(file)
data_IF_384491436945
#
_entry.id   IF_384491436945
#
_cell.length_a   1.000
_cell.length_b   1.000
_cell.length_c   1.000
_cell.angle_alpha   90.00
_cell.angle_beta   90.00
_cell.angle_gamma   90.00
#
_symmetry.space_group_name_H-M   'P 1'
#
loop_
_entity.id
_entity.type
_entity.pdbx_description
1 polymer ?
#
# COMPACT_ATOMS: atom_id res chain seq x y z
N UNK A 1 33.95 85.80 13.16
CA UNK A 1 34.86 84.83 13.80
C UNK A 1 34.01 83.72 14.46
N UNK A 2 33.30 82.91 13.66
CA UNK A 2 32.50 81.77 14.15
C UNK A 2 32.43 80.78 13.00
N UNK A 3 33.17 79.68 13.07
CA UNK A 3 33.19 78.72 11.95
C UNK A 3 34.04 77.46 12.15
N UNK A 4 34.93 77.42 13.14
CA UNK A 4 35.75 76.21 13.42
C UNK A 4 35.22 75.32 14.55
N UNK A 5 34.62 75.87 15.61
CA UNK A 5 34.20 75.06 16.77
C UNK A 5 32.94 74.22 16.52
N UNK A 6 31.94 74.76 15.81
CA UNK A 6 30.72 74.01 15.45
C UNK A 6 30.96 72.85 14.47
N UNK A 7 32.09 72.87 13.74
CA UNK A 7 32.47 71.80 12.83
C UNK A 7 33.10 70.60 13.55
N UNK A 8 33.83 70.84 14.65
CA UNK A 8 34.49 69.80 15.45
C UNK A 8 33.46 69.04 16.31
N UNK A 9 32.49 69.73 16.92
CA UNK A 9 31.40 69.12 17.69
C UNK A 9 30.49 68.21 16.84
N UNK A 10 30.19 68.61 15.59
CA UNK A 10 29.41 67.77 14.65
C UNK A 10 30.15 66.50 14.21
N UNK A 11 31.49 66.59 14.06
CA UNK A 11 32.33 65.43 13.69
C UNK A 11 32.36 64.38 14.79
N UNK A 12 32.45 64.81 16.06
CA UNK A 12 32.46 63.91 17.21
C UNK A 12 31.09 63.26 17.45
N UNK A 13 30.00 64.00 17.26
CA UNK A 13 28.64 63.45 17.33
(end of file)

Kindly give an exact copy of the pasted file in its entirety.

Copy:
data_IF_384491436945
#
_entry.id   IF_384491436945
#
_cell.length_a   1.000
_cell.length_b   1.000
_cell.length_c   1.000
_cell.angle_alpha   90.00
_cell.angle_beta   90.00
_cell.angle_gamma   90.00
#
_symmetry.space_group_name_H-M   'P 1'
#
loop_
_entity.id
_entity.type
_entity.pdbx_description
1 polymer ?
#
# COMPACT_ATOMS: atom_id res chain seq x y z
N UNK A 1 33.95 85.80 13.16
CA UNK A 1 34.86 84.83 13.80
C UNK A 1 34.01 83.72 14.46
N UNK A 2 33.30 82.91 13.66
CA UNK A 2 32.50 81.77 14.15
C UNK A 2 32.43 80.78 13.00
N UNK A 3 33.17 79.68 13.07
CA UNK A 3 33.19 78.72 11.95
C UNK A 3 34.04 77.46 12.15
N UNK A 4 34.93 77.42 13.14
CA UNK A 4 35.75 76.21 13.42
C UNK A 4 35.22 75.32 14.55
N UNK A 5 34.62 75.87 15.61
CA UNK A 5 34.20 75.06 16.77
C UNK A 5 32.94 74.22 16.52
N UNK A 6 31.94 74.76 15.81
CA UNK A 6 30.72 74.01 15.45
C UNK A 6 30.96 72.85 14.47
N UNK A 7 32.09 72.87 13.74
CA UNK A 7 32.47 71.80 12.83
C UNK A 7 33.10 70.60 13.55
N UNK A 8 33.83 70.84 14.65
CA UNK A 8 34.49 69.80 15.45
C UNK A 8 33.46 69.04 16.31
N UNK A 9 32.49 69.73 16.92
CA UNK A 9 31.40 69.12 17.69
C UNK A 9 30.49 68.21 16.84
N UNK A 10 30.19 68.61 15.59
CA UNK A 10 29.41 67.77 14.65
C UNK A 10 30.15 66.50 14.21
N UNK A 11 31.49 66.59 14.06
CA UNK A 11 32.33 65.43 13.69
C UNK A 11 32.36 64.38 14.79
N UNK A 12 32.45 64.81 16.06
CA UNK A 12 32.46 63.91 17.21
C UNK A 12 31.09 63.26 17.45
N UNK A 13 30.00 64.00 17.26
CA UNK A 13 28.64 63.45 17.33